The final regulations remove the restriction on changing an activity’s NAICS code as enumerated in the proposed regulations and instead require reporting of such change in the taxable year of the change. Treasury and the IRS anticipate a revision to the Form 990-T instructions to provide guidance as to where and how changes in NAICS code identification are reported and expect to include the following information:
- NAICS code identification of the activity in the previous tax year
- NAICS code identification of the activity in the current tax year
- Reason for the change
Qualifying partnership interests
The final regulations continue to treat an exempt organization’s investment activities collectively as a separate trade or business, limited to qualifying partnership interests (QPIs), qualifying S corporation interests, and debt financed property. The final regulations provide further guidance with respect to an organization’s ability to aggregate UBTI from these activities.
Expanding upon the exclusion of a partnership in which the exempt organization is a general partner from being treated as a QPI, the final regulations require the exempt organization to evaluate the role of its related organizations (generally supporting organizations and controlled entities). If any of these organizations is a general partner in the partnership, then the partnership cannot be treated as a QPI.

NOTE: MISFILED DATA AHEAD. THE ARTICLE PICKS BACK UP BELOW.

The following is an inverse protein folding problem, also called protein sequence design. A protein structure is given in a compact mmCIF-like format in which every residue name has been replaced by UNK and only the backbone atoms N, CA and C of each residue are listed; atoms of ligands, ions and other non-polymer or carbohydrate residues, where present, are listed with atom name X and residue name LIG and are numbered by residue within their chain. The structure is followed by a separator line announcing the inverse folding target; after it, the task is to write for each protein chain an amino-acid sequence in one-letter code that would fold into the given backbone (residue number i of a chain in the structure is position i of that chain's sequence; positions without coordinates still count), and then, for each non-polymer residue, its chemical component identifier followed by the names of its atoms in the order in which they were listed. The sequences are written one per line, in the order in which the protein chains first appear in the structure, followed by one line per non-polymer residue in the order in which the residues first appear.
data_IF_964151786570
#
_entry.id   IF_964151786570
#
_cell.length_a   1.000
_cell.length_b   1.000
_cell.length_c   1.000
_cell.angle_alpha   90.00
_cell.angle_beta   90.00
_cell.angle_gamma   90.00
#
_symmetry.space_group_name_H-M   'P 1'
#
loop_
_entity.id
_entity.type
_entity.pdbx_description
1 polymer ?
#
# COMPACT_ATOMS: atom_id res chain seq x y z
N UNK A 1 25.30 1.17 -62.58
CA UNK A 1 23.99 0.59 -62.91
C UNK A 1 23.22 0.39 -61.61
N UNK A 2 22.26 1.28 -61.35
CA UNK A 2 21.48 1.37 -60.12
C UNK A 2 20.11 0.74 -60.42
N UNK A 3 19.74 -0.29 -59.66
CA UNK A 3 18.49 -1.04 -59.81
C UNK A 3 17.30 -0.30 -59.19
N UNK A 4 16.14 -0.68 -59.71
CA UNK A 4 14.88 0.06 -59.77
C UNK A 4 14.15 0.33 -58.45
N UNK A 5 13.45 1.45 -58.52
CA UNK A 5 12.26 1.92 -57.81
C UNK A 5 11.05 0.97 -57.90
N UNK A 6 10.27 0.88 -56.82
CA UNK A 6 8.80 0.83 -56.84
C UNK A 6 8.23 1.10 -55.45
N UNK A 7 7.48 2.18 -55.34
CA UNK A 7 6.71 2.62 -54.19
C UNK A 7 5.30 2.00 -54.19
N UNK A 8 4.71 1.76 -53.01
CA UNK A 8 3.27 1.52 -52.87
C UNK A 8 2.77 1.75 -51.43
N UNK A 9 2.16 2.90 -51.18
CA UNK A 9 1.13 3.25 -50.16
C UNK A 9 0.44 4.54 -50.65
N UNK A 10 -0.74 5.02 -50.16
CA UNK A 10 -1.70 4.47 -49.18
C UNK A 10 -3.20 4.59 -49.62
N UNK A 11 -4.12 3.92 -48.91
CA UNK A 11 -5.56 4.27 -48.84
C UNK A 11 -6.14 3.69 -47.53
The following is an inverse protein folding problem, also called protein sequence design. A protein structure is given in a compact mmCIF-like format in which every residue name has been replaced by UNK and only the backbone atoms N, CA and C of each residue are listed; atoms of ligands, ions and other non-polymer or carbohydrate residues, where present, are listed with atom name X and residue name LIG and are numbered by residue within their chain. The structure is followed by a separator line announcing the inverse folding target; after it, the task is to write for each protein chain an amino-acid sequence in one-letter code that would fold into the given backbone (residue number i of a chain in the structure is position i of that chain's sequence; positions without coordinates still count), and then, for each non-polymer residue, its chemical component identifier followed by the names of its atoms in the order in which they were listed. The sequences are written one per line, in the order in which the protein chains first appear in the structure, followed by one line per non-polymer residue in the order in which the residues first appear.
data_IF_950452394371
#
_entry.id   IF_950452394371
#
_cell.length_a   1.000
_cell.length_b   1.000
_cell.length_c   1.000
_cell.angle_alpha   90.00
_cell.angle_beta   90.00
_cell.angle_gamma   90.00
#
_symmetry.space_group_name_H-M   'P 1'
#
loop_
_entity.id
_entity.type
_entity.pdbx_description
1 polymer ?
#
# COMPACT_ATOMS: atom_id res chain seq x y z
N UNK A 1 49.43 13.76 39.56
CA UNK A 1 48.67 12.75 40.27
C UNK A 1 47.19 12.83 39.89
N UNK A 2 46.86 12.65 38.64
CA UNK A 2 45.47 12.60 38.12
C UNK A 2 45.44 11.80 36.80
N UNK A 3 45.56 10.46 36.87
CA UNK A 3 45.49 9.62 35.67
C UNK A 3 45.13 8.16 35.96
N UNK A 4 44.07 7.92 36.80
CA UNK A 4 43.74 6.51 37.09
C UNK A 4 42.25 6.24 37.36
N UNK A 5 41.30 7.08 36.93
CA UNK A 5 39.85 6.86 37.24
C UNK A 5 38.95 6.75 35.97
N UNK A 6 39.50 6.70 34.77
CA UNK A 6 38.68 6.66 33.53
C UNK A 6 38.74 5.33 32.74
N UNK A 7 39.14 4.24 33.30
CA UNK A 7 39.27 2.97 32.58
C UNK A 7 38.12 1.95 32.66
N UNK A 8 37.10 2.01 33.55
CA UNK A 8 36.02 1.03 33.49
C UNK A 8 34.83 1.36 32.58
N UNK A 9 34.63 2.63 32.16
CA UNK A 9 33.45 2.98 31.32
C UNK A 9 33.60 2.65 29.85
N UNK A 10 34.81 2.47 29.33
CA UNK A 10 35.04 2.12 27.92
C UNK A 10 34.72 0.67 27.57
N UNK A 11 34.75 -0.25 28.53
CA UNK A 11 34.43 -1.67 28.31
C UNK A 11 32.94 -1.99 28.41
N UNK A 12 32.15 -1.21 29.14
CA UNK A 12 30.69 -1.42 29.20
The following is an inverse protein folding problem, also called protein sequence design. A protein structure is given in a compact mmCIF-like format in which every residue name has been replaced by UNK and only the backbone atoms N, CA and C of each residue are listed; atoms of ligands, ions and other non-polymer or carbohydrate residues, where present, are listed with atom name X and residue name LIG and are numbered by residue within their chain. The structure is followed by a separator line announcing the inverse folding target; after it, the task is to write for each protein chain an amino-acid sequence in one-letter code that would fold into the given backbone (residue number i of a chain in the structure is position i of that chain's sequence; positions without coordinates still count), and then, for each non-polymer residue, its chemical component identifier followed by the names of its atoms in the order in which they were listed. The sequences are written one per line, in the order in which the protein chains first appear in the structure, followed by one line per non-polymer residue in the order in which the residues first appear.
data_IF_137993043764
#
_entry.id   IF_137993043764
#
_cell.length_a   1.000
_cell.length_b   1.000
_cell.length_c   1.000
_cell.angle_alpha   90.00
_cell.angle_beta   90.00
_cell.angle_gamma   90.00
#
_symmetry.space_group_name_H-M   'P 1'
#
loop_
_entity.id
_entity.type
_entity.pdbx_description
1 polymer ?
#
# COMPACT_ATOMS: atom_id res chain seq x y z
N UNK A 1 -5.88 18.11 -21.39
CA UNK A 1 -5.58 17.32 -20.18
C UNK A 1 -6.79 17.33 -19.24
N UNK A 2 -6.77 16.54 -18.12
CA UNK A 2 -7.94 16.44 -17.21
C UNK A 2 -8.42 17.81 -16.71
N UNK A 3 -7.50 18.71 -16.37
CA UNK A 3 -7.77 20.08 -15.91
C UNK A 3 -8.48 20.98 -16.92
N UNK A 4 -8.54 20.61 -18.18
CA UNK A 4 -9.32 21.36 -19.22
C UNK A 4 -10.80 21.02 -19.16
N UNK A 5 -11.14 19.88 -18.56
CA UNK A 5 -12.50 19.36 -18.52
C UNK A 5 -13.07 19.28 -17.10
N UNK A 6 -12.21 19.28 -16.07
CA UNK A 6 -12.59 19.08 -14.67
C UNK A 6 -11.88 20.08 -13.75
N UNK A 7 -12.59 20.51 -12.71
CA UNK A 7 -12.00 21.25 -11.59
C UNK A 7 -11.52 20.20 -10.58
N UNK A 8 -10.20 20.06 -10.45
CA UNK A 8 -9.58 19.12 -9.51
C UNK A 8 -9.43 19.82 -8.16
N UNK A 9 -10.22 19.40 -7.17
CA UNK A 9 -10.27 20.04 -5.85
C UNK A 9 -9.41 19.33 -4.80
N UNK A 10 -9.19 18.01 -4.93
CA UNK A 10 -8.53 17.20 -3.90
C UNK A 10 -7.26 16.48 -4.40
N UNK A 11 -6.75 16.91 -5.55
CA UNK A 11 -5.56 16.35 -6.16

The final regulations also rename the control test, the “participation test” and provide additional clarification regarding its application. Rather than use the contentious “control” requirement as found in the Notice and proposed regulations, the final regulations require that the exempt organization:
- Directly holds no more than 20% of the capital interest in the partnership, and
- Does not significantly participate in the partnership.
The control test used a facts and circumstances approach; however, the final regulations rely solely on the four factors that evidence significant participation:
- The exempt organization, by itself, may require the partnership to perform, or prevent the partnership from performing (other than through a unanimous voting requirement or through minority consent rights), any act that significantly affects the operations of the partnership,